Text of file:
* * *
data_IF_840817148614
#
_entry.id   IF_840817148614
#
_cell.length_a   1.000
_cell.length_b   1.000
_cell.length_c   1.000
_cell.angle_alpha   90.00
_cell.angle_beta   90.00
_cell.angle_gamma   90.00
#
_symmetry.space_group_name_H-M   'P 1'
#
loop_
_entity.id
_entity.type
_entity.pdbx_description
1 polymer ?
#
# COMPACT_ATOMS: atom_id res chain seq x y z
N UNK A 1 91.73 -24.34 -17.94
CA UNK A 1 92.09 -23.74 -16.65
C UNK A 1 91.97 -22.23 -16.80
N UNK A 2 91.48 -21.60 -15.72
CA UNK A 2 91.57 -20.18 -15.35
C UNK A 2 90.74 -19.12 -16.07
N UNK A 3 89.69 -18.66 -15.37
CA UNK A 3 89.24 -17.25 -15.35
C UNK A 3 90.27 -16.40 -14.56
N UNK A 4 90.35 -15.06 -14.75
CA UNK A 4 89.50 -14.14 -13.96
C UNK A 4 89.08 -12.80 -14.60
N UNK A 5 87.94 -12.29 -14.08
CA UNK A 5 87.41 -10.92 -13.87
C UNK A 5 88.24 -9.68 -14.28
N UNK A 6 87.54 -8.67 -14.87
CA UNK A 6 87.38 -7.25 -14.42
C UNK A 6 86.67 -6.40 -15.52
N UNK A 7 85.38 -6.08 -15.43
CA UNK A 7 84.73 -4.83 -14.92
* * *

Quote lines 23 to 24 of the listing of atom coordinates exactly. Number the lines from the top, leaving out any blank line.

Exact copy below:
C UNK A 1 91.97 -22.23 -16.80
N UNK A 2 91.48 -21.60 -15.72